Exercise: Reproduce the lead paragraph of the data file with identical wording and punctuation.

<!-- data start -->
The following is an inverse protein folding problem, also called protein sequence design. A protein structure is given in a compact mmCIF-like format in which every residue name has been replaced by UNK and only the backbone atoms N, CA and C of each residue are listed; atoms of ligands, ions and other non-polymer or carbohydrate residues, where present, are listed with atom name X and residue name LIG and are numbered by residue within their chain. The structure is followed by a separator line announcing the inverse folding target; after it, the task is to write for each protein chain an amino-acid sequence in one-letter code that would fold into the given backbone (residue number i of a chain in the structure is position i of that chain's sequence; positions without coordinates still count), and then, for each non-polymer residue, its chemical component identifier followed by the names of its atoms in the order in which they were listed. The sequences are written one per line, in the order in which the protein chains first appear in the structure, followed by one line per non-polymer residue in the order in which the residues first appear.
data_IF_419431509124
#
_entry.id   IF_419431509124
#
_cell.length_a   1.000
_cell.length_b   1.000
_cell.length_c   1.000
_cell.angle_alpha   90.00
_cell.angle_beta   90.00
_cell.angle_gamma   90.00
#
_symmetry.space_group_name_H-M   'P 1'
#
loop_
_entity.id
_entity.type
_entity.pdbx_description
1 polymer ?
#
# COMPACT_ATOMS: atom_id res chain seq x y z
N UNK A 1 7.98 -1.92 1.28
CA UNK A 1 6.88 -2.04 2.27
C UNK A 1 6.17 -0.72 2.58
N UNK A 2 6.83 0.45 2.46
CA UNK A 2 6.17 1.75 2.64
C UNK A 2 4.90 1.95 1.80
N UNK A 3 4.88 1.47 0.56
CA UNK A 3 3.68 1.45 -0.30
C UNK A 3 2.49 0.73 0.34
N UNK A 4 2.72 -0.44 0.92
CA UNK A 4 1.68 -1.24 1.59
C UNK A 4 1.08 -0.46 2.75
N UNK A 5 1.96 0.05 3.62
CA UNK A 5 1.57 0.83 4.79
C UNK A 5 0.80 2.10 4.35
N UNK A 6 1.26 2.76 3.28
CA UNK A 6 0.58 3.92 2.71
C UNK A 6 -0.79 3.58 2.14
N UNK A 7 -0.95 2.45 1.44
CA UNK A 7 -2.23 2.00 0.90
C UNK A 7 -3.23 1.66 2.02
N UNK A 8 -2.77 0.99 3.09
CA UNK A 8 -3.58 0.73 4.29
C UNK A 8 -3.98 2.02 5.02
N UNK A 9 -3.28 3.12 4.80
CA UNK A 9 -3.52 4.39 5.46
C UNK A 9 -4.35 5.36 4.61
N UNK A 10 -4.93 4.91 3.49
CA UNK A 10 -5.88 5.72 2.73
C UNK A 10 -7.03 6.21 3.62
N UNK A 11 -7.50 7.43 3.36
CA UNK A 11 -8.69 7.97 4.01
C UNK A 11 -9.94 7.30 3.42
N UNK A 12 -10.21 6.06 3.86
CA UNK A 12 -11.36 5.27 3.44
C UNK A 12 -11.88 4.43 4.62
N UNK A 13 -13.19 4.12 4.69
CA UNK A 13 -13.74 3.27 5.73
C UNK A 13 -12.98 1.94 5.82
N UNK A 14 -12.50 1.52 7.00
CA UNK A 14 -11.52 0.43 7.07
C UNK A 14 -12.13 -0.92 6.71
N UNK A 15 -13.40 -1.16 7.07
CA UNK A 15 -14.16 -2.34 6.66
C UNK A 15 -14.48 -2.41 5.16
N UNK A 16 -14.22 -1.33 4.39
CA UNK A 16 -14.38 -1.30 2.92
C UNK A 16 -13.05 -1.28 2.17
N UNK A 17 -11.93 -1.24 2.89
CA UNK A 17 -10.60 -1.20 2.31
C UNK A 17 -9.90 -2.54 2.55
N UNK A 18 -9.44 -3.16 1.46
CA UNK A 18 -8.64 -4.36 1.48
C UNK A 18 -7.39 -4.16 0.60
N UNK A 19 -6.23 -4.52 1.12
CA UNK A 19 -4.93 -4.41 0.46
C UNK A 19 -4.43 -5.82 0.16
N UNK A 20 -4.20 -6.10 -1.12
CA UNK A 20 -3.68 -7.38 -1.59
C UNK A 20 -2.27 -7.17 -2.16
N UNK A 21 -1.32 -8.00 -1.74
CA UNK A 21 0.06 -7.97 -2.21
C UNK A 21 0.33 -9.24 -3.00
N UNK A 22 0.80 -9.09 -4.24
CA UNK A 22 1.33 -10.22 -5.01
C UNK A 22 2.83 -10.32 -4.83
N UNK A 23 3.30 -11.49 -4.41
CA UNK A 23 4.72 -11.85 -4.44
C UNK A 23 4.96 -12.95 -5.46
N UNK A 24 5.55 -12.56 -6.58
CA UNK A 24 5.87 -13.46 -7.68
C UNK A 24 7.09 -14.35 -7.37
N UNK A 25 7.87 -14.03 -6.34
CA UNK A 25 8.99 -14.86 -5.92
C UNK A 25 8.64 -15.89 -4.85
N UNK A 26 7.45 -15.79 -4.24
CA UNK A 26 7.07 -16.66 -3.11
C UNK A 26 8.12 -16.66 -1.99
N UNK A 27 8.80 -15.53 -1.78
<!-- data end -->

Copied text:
The following is an inverse protein folding problem, also called protein sequence design. A protein structure is given in a compact mmCIF-like format in which every residue name has been replaced by UNK and only the backbone atoms N, CA and C of each residue are listed; atoms of ligands, ions and other non-polymer or carbohydrate residues, where present, are listed with atom name X and residue name LIG and are numbered by residue within their chain. The structure is followed by a separator line announcing the inverse folding target; after it, the task is to write for each protein chain an amino-acid sequence in one-letter code that would fold into the given backbone (residue number i of a chain in the structure is position i of that chain's sequence; positions without coordinates still count), and then, for each non-polymer residue, its chemical component identifier followed by the names of its atoms in the order in which they were listed. The sequences are written one per line, in the order in which the protein chains first appear in the structure, followed by one line per non-polymer residue in the order in which the residues first appear.